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linds123
317 days ago
 
Summer Camp Project Ideas

Hi! I'm teaching photography at a summer camp for kids ages 8-15, and we're in need of a few project ideas. We use only 35 mm film cameras and we have a small darkroom (with enlargers and the works). They can't be super lengthy because we teach the same class for only 3 days. The projects preferably shouldn't be too complicated, but we do only teach a few kids at a time given the small size of our darkroom. What are some easy projects for kids (that are cool!) that can be shot, developed, and finished within three days? The instructors process the film on our own time. We already do projects such as postcard making, photograms, double exposures, and photo coloring. Any ideas are greatly appreciated! Thanks!

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Great Beyo
nd

316 days ago
 
Well, obviously it's too short a time-frame to shoot a Project 365 - but how about a Project 24? Shoot a picture an hour for one whole day? Other ideas that spring to mind would be light painting. Get some glow sticks, some sparklers, some LED flashlights and do some long exposures at night!



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gs_790
316 days ago
 
For the 12 and under, I'd be looking at crafty things to do with the prints. Hand-coloring, toning, and photo-weaves are good additions to a print. If you're willing to make two prints of the same photograph you could hand-color one print to make a weave that is half B&W, half colored. Adding a mixed media element and/or hand painting a simple wood frame can be fun too.

For the 12 and older I'd look at shooting techniques like making a sunstar, lens flare. Totally agree with GB, light-painting is almost a guaranteed homerun. With the 15 year olds I'd think about teaching rules of composition and then start looking for ways to purposely break the rules that still make a strong image.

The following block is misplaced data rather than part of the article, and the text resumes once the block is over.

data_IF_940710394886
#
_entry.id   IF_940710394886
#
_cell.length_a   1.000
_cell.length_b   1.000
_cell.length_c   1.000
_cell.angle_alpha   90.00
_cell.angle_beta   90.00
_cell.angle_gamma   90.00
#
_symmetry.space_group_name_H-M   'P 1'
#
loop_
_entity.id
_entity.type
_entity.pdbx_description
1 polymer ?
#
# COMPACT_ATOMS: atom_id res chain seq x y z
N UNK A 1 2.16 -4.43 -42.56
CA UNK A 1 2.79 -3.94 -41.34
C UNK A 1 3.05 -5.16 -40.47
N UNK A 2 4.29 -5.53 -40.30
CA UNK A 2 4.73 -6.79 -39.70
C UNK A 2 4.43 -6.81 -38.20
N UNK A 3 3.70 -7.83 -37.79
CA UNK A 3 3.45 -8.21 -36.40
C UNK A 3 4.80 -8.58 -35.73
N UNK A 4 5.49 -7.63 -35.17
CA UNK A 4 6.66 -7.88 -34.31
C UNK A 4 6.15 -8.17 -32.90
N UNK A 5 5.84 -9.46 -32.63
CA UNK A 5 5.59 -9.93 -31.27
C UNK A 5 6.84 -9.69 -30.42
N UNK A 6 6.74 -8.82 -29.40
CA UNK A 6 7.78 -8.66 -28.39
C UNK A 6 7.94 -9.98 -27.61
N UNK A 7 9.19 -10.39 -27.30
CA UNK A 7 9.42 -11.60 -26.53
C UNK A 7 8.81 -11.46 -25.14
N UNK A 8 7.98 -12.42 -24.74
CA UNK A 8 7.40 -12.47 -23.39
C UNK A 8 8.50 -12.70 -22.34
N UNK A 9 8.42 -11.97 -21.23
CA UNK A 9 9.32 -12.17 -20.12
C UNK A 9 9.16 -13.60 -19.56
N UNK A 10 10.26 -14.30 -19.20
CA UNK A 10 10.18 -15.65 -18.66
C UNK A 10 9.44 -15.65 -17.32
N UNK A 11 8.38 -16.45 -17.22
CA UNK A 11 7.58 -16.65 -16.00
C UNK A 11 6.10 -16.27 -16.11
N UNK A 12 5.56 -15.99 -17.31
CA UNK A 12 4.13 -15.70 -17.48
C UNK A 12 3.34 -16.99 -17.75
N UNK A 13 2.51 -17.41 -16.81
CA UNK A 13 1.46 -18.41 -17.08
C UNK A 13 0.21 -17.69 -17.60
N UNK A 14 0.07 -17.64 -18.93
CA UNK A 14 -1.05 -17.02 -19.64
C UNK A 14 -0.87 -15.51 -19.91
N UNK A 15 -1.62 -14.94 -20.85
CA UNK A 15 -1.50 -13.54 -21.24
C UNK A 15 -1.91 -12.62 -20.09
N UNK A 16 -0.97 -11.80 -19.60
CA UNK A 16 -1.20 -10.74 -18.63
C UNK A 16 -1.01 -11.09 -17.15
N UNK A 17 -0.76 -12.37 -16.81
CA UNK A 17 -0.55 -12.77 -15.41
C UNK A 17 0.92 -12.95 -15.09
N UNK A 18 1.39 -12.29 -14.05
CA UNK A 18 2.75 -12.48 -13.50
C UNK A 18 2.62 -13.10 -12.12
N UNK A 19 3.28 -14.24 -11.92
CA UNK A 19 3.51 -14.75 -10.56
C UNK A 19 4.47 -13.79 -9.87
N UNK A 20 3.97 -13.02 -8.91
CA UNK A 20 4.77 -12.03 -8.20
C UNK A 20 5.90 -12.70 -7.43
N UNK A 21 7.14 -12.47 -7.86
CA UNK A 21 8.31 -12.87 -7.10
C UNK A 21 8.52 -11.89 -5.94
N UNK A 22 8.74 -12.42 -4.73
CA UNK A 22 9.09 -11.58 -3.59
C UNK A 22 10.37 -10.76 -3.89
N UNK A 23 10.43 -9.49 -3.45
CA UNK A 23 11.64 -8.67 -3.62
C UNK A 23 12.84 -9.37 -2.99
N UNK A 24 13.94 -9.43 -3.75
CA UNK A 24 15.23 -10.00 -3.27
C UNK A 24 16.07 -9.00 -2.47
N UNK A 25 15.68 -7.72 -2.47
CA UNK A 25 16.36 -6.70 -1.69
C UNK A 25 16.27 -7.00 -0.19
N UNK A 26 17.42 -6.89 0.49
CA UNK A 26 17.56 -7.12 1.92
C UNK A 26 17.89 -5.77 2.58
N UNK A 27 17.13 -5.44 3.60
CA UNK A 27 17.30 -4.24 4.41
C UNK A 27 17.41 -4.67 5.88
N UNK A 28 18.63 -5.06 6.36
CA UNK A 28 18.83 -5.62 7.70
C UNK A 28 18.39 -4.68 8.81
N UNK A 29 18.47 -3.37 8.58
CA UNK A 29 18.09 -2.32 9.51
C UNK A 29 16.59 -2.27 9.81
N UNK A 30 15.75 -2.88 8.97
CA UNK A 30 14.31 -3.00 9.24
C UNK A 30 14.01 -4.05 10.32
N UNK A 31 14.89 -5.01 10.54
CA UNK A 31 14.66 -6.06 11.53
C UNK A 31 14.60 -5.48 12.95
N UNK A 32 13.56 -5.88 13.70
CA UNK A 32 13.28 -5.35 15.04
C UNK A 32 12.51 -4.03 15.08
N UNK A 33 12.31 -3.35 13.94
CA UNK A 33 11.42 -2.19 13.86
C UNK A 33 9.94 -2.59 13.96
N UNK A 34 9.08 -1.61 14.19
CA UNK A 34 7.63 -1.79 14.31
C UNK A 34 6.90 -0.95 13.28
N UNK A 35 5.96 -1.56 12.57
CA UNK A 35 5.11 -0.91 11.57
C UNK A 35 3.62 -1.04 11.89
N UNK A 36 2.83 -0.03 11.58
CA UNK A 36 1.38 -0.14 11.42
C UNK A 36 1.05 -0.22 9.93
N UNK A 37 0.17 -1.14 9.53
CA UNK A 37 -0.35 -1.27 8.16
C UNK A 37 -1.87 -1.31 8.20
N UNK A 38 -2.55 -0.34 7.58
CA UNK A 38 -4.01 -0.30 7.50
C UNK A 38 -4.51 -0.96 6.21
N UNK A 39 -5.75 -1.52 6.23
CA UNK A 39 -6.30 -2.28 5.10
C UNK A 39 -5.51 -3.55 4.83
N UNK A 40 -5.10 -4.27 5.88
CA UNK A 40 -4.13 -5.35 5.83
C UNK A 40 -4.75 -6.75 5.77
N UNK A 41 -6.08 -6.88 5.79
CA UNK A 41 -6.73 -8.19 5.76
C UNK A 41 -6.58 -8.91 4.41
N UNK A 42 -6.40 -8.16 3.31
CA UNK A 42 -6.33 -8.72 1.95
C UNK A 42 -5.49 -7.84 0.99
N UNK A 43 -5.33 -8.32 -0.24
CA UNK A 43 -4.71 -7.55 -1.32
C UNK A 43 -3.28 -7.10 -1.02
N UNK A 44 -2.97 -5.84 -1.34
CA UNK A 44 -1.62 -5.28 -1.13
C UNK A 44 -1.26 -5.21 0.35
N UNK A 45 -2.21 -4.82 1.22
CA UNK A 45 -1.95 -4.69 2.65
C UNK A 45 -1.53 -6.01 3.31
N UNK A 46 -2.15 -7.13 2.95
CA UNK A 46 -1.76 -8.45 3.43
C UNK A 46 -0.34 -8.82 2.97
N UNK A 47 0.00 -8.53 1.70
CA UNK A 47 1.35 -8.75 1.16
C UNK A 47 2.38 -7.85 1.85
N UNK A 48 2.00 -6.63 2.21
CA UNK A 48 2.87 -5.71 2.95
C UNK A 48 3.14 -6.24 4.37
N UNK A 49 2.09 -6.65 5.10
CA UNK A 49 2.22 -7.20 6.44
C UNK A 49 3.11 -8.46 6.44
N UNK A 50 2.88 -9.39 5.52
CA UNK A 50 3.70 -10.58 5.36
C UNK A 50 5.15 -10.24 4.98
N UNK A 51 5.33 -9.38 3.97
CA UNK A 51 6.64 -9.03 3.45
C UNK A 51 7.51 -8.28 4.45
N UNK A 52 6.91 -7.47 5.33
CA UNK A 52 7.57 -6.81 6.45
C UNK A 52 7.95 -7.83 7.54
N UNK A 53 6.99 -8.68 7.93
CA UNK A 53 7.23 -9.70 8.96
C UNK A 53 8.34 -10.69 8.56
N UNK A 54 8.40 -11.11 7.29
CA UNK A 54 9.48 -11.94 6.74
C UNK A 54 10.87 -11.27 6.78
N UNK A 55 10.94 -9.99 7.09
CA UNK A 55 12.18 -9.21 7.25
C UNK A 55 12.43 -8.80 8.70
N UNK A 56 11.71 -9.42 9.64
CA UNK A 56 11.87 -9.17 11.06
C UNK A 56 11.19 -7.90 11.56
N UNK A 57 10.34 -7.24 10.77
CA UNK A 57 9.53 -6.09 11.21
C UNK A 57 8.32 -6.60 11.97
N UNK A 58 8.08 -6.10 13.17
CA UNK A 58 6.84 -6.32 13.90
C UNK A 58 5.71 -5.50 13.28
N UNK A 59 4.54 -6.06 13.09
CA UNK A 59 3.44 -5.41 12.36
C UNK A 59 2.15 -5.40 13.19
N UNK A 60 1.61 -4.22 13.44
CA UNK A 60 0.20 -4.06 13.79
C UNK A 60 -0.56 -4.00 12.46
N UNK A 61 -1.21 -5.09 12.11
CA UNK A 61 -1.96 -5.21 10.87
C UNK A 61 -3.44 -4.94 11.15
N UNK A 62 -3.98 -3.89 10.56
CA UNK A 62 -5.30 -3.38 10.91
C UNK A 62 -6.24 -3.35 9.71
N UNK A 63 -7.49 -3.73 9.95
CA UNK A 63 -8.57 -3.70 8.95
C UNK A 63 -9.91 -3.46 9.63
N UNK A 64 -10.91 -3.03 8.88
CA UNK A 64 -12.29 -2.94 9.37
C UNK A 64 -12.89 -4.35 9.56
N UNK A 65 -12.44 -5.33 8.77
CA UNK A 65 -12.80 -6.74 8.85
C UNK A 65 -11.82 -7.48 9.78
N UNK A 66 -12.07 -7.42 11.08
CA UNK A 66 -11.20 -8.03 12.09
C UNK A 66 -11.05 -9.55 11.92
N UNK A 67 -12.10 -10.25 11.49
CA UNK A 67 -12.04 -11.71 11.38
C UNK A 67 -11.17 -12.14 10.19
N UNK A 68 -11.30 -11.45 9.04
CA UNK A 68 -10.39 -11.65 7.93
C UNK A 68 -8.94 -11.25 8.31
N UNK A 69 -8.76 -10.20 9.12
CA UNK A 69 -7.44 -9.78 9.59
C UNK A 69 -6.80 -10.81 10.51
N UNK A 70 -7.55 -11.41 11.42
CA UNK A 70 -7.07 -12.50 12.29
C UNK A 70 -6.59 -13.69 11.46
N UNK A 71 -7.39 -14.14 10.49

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superdewa
315 days ago
 
I've done a few photography classes for kids. I'd teach them some of the basics of photography. I don't know how advanced the cameras are, but even if they're just point and shoots, you can teach them about light, subject, and composition. You can have them try the same shots in different settings --  i.e. in the sun, in the shade; from above, form below; close up, far back; symmetrical (subject in the middle), rule of thirds... You could also teach something about different genres of photographers -- landscape, portrait, documentary, etc. and have them try their hand at each, and then once they are printed, talk about the differences. You could introduce them to the work of great photographers while doing that.

If they are SLRs or have manual settings, you can also teach them about the exposure triangle.

I'd also teach them to edit their own photos once they are printed -- to be able to look back and evaluate which ones work and which ones don't and why. If you tried shooting the same things from different perspectives, this could be extra interesting.But with kids you want to stay away from too much judgment -- let them figure it out for themselves.

In my classes we made a room-sized camera obscura -- that was pretty exciting.

If the weather's not great, have them build homemade light tents out of cardboard boxes and bring in favorite toys to photograph.
My experience is that kids LOVE taking portraits of each other and of themselves. If you want to add to the fun you could set up a photobooth -- the type with a fun background and  silly props like hats, mustaches, glasses, etc.


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